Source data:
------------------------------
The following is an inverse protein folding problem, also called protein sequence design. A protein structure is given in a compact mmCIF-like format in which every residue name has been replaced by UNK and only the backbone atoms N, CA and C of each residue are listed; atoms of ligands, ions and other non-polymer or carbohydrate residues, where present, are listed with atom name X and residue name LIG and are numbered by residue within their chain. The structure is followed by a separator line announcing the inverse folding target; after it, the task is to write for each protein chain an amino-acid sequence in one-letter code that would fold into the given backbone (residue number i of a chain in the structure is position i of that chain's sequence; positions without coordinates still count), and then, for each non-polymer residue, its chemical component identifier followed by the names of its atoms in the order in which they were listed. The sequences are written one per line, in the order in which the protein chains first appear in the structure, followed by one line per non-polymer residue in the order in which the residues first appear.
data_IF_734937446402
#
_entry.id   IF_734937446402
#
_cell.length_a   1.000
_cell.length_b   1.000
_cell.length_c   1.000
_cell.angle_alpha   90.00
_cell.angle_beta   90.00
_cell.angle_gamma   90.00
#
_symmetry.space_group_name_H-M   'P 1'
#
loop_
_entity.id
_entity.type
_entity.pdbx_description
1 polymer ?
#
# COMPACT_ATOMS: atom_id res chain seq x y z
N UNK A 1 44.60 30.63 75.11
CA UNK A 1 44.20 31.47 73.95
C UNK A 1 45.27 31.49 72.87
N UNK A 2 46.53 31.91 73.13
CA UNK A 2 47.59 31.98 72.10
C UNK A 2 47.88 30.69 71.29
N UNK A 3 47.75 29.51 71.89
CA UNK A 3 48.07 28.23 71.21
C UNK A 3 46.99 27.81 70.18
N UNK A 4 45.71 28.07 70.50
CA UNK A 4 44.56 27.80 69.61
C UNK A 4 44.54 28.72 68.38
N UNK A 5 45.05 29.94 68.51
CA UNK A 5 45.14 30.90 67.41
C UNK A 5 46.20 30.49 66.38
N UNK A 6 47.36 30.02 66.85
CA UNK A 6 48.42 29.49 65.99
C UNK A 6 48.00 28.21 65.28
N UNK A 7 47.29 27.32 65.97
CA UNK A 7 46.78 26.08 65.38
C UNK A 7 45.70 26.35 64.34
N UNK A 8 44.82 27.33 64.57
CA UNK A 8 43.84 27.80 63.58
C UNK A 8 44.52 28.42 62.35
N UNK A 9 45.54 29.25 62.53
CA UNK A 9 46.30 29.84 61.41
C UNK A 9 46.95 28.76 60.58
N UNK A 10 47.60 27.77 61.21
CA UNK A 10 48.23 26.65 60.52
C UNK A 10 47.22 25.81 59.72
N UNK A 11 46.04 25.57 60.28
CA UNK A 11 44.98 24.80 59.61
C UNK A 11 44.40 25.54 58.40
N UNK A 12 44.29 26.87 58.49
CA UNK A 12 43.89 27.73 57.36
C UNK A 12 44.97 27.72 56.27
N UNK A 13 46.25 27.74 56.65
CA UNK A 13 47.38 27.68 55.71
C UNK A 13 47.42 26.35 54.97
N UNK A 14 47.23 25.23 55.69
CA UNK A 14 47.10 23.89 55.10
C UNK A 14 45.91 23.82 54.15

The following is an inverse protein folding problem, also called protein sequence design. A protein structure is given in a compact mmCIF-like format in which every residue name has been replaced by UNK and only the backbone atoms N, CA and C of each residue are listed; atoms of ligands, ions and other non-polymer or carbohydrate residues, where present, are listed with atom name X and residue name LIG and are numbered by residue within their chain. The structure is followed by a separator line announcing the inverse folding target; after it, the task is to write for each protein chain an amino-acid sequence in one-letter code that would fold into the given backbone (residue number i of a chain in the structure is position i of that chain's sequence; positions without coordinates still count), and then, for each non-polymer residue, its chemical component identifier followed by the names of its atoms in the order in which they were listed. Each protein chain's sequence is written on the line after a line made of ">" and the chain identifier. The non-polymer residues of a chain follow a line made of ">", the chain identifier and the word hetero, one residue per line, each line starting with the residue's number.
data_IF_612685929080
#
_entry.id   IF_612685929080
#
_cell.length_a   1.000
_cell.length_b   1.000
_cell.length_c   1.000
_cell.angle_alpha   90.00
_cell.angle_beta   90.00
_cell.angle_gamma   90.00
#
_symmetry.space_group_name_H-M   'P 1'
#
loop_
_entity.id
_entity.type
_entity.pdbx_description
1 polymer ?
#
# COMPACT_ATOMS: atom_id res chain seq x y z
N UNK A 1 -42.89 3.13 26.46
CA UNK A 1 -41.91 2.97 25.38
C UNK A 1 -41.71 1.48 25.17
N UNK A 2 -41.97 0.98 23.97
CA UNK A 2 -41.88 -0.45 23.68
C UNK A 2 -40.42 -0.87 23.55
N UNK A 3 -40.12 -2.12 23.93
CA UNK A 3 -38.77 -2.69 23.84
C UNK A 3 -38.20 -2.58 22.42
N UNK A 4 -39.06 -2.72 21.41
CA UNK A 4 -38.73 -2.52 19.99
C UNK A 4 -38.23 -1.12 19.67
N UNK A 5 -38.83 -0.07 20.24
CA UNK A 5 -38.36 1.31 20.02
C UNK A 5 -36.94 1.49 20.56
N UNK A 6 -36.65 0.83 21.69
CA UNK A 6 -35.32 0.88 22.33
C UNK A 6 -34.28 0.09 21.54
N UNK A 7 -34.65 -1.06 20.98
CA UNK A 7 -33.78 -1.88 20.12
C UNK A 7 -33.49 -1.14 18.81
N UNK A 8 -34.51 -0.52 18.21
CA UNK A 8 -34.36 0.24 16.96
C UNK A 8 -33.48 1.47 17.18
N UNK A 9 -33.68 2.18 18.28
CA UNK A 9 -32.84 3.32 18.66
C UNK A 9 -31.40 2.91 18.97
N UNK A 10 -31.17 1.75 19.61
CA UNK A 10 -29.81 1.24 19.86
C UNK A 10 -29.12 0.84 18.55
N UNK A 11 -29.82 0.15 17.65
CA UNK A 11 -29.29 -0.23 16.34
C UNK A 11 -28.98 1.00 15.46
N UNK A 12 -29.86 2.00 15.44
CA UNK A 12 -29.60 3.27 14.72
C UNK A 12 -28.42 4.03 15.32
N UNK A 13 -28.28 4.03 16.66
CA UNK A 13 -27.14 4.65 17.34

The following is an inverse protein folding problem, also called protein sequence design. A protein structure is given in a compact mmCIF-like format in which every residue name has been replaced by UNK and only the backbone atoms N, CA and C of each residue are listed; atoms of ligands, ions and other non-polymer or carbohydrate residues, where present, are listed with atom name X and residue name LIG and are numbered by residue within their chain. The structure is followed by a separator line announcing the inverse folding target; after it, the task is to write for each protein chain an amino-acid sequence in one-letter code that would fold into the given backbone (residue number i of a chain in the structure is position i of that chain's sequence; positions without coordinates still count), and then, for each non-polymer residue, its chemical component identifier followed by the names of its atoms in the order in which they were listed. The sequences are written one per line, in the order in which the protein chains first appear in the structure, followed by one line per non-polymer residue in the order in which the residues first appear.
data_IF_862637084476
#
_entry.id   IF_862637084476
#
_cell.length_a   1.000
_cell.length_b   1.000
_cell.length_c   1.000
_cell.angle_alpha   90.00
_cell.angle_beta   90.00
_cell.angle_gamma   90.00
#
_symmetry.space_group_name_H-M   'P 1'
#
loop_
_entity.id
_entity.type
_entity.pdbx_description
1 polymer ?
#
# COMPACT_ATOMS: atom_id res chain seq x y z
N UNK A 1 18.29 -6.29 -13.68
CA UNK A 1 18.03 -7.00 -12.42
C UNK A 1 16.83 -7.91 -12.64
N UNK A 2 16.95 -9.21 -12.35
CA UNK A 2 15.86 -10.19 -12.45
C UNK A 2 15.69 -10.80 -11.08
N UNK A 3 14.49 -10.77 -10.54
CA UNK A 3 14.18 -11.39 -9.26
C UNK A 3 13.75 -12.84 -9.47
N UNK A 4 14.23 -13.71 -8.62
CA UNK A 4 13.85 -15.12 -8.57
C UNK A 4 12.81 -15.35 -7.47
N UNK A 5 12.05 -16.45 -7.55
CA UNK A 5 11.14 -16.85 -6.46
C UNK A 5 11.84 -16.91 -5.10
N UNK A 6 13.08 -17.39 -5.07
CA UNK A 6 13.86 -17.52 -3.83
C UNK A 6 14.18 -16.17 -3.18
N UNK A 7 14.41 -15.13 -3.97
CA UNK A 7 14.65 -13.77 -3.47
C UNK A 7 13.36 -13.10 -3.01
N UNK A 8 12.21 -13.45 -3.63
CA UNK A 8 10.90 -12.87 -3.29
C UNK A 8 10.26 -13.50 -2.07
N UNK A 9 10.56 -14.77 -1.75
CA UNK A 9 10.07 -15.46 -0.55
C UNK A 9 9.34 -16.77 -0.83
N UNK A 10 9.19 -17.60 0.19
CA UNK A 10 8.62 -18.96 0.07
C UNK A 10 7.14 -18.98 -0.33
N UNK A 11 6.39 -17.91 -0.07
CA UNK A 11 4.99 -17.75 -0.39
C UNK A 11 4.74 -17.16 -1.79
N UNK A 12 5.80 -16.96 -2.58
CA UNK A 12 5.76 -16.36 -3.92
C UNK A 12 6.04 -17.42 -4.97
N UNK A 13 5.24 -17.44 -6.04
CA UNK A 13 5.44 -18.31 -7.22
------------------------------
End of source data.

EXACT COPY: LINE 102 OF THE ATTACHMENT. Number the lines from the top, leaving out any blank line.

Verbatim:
C UNK A 6 -34.28 0.09 21.54